Guess it's a good thing I don't get to take psych evals these days. I was out looking at the evening clouds and there was a beautiful one, looked like a huge rat splayed out on the sky, only its head was breaking up into gobbets of flesh that were streaming out and away from it. Sod your Rorschach blots, that's what I say.

Anyways, one moaning this week our esteemed maire awoke with a brilliant idea, and that very same day he sent out his idiot nephew, duly equipped with two pots of paint: one green, the other white. He gaily climbed a ladder, shaved, groped and repainted the statue of St-Regis that stares benevolently down on our little square, and then ...

Difficult to say if he had misunderstood his instructions, or perhaps these were in fact unmistakably explicit: suffice it to say that he painted the stone basins of the horse-trough outside our front door a pure, blazing white. I suppose that I have probably seen a more hideously ugly effect, but I cannot remember exactly when. (Also, when we paint we tend to mask off the bits that aren't supposed to be painted: yes, we buy vast quantities of masking tape but at least the job is neatly done. This elementary precaution was apparently considered superfluous.)

Had it just been us we would have been stiff out of luck, and obliged to live with the blot on the landscape, but soon there gathered a veritable cackle of elderly ladies, muttering at his front door and pursuing him in the streets, crying out with one voice "Réné, Réné, we remember you from when you were in nappies and we ask - what the fuck have you been smoking?"

And so on Friday moaning the idiot nephew was back out in the square, under a blazing sun, busily employed with a sandblaster getting rid of the paint he'd so enthusiastically and inaccurately sloshed on two days earlier.

Of course the mairie wasn't going to pay a cent more than absolutely necessary so I suspect they'd sent him off to the local garden centre to get a couple of sacks of sand for a child's sand-pit, and when the tub of the sandblaster was empty he'd just scoop up a couple of shovels-full from the ground and stick it back in, stirring it well to mix in the gravel and pigeon-shit. By the time he'd done the verandah was full of dust and place St-Régis looked a bit like Paris-plage (only on a somewhat smaller scale), but at least I don't have to put sunglasses on just to check the mail.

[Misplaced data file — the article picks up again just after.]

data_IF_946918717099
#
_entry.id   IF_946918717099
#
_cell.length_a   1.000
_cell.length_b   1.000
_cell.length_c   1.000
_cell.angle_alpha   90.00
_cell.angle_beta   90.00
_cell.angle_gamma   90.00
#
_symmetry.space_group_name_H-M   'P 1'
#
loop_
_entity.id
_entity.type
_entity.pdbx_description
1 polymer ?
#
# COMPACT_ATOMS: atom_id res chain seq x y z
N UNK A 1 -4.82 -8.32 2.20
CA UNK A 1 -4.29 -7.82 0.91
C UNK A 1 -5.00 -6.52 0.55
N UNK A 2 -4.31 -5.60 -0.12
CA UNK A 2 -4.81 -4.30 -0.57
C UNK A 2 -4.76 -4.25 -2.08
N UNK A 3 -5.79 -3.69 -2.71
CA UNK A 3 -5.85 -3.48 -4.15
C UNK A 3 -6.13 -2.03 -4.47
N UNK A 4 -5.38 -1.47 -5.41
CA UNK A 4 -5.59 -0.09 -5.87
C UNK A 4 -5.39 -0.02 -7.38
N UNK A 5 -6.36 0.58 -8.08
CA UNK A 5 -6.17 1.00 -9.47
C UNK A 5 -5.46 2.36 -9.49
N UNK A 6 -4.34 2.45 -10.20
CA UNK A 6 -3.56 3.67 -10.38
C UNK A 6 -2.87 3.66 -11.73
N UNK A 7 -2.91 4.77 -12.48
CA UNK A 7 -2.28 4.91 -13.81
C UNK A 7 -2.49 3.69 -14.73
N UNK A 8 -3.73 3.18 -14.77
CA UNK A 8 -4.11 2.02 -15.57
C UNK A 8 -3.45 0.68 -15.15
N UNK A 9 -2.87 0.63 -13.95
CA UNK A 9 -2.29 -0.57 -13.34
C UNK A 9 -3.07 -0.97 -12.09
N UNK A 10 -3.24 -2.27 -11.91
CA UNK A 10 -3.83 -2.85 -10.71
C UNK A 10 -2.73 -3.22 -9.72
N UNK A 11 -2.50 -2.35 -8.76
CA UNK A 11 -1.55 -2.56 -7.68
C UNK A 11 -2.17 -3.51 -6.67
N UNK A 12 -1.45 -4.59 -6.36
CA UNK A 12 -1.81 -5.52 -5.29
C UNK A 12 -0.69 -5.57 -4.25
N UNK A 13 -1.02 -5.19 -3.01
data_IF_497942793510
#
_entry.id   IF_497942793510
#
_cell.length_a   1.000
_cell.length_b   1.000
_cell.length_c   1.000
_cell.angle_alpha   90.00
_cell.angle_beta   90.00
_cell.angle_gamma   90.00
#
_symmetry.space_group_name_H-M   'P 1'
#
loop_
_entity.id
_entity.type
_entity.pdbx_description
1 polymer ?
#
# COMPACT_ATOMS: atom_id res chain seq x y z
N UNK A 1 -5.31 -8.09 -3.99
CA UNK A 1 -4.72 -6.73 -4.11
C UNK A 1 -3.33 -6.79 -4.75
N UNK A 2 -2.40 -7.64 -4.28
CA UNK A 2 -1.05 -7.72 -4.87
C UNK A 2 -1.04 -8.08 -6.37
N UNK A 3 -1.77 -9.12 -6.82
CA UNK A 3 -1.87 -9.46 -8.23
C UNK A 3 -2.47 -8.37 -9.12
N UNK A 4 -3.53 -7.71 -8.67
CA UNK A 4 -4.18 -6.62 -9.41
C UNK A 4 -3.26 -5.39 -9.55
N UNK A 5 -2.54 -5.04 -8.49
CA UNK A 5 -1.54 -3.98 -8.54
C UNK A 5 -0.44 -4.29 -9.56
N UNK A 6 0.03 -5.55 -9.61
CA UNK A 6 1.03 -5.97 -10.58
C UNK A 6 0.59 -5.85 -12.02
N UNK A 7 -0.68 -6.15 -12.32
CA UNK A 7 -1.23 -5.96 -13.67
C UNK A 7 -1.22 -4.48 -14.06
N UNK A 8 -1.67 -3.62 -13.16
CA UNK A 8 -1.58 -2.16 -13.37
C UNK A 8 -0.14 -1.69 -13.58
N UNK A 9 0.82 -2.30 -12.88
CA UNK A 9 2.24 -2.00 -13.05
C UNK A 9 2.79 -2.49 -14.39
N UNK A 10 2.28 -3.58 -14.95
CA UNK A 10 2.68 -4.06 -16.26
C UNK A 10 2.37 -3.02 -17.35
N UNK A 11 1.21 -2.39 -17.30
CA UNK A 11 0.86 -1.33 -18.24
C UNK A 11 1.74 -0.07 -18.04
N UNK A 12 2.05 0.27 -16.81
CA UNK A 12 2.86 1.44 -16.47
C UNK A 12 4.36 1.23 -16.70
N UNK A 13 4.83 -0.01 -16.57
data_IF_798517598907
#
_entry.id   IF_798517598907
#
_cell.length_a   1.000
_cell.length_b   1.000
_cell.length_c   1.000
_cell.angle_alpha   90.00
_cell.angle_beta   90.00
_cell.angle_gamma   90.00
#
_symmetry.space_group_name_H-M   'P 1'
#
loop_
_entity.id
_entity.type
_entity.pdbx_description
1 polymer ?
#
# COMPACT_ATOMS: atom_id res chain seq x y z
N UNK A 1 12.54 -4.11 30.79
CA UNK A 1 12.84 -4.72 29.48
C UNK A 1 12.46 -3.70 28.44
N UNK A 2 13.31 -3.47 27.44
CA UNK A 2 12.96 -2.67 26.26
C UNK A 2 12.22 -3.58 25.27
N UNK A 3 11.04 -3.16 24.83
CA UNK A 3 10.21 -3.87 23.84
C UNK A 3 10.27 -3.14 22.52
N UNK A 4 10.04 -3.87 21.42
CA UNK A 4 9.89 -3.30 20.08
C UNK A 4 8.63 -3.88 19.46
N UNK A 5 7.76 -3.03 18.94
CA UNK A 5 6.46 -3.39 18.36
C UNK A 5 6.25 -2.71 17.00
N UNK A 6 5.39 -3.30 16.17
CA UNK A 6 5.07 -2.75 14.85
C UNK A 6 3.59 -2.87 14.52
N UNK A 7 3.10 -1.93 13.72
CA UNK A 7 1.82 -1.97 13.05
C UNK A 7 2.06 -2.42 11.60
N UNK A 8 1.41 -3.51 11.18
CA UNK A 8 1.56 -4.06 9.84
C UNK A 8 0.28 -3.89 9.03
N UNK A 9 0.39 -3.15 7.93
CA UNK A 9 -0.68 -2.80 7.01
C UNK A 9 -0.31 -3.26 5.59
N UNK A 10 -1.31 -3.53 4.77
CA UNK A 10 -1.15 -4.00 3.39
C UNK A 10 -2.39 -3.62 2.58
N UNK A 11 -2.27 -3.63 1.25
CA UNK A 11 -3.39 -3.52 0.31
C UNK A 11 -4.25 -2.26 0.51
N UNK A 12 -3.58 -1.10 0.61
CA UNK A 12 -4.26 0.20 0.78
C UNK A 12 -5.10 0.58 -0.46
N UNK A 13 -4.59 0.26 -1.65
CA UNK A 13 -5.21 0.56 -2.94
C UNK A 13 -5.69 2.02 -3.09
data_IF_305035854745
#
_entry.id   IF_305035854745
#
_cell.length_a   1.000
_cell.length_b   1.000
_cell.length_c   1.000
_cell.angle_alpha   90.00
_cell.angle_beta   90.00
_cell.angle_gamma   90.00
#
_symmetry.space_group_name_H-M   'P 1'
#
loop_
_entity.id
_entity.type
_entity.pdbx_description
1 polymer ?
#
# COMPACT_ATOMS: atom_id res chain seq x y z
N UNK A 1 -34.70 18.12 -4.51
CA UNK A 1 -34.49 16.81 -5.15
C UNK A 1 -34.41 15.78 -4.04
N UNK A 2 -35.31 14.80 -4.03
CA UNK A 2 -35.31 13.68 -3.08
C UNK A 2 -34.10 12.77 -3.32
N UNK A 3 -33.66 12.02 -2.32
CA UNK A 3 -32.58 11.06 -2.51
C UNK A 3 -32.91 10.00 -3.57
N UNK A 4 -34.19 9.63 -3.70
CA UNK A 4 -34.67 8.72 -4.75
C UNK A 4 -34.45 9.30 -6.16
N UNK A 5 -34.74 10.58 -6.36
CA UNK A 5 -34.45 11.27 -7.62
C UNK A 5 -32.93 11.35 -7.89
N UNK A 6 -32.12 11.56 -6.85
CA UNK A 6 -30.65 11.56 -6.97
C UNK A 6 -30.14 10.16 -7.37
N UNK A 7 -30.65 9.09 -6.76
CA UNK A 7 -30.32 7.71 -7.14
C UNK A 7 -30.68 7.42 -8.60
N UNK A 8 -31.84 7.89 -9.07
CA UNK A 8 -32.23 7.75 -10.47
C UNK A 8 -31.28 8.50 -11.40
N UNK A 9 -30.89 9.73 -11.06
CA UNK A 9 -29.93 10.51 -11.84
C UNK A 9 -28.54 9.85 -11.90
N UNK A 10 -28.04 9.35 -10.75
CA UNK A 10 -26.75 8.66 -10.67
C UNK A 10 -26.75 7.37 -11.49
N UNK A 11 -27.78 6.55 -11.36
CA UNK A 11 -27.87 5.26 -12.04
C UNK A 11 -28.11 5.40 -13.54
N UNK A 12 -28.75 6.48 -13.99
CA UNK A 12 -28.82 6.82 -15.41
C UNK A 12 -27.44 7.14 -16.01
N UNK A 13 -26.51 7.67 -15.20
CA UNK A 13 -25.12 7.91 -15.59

We cracked - well, I cracked, if you insist on the truth - and went off to the SPA at Carcassonne on Thursday, and we now have two dogs again, if only for a short while. She's a russet hound, three years old (according to the SPA, but I have my doubts about that) and very sweet-tempered, and now named Jara after one of the multitudinous Hindu pantheon - goddess of domesticity and old age and, incidentally, a corpse-eater after hours.

I say "for a short while" because in about six weeks ie first week of August we are scheduled to take delivery of a six-week-old puppy who is currently small and black with a few white patches and apparently the most adorable little floppy ears that ever there were. I am so looking forward to taking them all out for their walk: Indra trotting brightly alongside, Jara darting off into the undergrowth given half a chance, and as-yet unnamed puppy being towed along on a skateboard.

Margo has been working on Angela for some time, and so when she went off to check out the puppies she took Angela, who dragged Martin along - with a puppy in his arms he found it impossible to say "No!", so they too are getting a small black puppy. Who will, no doubt, be rapidly taught her place by their four Maine Coons.

In late-breaking news, we may actually have a paying guest at the beginning of July. Not sure if we're ready for that. The village historian came past this moaning, to say that he'd heard that we could do chambre d'hote, and he had an archaeologist coming down for two weeks doing some work on the chateau/chapel (no-one seems quite sure entirely which it is) up in the Alaric, and could we put him up?

And as it happens that we have no friends descending upon us at that time (when you live in the south of France, do not have a swimming pool: you may discover friends you've never heard of, or people that you do actually know vaguely but, with the passing of years or the remembrance of long-gone school reunions wish you did not. Just saying.) when the guy called back I gave him the not-exactly eye-watering prices and we shall see. This is so exciting! An actual guest! (Note to self - put clean sheets on bed. Also, remove obnoxiously obvious dog hair.)

More exciting things: I guess that even over there in Upside-Down Land, where people walk on their heads (which sounds like something from Pliny back when he was doing some of the hard stuff), you'll have heard of Brexit. Around these parts there is much wailing and gnashing of teeth, in part 'cos there's the pension gone south, but mostly because all those to whom I have spoken are united in considering N. Farage (should be pronounced to rhyme, apparently, with garage) to be the most odious little turd in existence.

We made it off to the Fete de la Cave Coopérative, remembering this time to take our own cutlery and crockery, and a large bag into which to put it, along with all the wine glasses we snaffled before leaving. Which we must have done at some point in the evening, I suppose. Before, I think, the mobile disco started doing its thing.